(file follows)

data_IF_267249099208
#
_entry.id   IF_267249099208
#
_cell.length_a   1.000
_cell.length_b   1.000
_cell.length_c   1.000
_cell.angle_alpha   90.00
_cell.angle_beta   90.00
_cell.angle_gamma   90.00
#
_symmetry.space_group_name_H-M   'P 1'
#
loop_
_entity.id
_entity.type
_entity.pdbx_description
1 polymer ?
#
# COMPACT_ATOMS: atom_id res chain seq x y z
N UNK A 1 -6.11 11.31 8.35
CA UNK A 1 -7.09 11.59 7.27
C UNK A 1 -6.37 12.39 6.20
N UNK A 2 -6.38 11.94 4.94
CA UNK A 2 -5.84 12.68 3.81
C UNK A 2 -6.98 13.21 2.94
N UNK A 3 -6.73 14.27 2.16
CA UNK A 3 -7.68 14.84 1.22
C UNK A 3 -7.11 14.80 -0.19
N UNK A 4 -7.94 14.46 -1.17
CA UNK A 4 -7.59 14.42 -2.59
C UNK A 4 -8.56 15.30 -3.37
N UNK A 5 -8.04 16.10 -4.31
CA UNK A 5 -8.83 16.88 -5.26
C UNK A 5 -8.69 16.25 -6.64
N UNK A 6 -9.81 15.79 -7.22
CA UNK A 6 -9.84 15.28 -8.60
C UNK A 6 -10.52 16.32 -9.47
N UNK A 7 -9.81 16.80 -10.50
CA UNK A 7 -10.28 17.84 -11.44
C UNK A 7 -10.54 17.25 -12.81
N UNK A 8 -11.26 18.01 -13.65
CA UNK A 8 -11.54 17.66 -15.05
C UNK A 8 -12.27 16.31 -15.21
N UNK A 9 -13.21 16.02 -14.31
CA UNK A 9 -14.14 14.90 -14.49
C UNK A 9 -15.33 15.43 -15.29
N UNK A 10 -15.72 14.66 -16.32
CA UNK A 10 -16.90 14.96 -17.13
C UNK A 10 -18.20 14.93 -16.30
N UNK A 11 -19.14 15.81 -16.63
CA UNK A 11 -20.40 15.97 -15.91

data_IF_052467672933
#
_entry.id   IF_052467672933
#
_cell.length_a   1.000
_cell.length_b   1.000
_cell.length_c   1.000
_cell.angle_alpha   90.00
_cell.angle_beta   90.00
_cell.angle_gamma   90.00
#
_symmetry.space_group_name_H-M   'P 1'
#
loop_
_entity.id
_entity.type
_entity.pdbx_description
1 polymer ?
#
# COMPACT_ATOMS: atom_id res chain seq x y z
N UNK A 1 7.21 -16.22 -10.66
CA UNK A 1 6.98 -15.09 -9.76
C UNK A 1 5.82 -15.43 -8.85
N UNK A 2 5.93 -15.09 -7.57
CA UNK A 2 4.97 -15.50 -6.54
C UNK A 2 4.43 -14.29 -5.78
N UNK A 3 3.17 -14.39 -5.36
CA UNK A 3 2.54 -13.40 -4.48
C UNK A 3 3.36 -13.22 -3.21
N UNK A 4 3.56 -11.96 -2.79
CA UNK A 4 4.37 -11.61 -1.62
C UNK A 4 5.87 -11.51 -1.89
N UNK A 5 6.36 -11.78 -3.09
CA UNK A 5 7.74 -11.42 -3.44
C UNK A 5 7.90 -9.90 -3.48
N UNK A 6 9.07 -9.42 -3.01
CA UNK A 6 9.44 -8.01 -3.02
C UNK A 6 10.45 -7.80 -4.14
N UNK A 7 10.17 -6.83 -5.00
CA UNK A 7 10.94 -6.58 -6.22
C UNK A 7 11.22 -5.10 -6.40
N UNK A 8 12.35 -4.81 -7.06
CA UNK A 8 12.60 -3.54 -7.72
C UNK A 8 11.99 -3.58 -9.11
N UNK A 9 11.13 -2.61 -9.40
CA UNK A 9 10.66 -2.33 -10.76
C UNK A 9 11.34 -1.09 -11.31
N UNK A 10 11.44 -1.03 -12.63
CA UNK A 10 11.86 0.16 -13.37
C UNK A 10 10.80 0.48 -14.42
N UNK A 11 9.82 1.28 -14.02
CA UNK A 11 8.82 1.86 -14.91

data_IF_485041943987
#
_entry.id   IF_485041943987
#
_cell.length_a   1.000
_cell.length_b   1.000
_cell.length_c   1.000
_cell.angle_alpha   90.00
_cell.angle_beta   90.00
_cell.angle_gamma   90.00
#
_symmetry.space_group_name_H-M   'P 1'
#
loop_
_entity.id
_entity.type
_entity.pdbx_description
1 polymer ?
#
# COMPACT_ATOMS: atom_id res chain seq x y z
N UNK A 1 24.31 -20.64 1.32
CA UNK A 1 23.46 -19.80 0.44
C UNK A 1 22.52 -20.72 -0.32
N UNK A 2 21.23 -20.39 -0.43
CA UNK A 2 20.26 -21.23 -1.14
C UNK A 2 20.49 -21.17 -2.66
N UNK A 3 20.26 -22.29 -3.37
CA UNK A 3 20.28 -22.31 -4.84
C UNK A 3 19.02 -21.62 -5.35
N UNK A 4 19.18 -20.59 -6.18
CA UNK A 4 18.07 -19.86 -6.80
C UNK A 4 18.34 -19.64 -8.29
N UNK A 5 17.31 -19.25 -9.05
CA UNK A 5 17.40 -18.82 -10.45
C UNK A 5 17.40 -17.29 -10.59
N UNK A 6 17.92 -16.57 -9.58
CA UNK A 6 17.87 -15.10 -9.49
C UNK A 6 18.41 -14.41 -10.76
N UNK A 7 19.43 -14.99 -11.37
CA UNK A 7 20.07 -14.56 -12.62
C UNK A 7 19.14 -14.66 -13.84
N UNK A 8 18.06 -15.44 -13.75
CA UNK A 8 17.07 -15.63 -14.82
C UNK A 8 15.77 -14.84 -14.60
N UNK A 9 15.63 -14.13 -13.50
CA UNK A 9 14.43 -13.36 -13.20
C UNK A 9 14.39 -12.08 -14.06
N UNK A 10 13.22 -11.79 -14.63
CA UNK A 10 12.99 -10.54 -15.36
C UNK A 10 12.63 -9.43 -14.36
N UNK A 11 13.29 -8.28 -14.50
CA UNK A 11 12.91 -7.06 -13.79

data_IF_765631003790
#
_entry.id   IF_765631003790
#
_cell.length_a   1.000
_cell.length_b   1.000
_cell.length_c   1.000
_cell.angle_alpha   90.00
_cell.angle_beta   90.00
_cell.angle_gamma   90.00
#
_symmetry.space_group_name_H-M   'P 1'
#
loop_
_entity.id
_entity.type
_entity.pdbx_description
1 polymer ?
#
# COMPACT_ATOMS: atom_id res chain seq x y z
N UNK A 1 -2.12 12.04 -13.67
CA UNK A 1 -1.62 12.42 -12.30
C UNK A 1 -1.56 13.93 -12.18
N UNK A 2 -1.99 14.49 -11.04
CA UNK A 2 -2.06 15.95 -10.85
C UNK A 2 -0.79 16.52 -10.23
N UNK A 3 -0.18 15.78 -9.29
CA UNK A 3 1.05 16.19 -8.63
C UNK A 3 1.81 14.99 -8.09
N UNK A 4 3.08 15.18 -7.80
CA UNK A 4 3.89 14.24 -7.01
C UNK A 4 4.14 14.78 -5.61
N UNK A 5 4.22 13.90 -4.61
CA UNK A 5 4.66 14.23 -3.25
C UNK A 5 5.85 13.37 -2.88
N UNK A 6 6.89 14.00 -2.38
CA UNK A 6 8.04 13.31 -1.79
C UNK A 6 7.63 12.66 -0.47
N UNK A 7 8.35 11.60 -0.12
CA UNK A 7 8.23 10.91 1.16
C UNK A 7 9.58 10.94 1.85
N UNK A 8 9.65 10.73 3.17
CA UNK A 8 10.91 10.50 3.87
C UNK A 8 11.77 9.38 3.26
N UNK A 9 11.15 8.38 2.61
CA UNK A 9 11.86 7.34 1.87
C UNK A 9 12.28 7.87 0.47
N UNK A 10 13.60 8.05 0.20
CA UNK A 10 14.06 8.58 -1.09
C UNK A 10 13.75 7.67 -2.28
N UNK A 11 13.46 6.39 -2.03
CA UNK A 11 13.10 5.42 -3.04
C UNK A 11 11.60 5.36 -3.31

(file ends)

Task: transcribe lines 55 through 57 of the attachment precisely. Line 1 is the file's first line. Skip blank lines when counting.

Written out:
_entry.id   IF_052467672933
#
_cell.length_a   1.000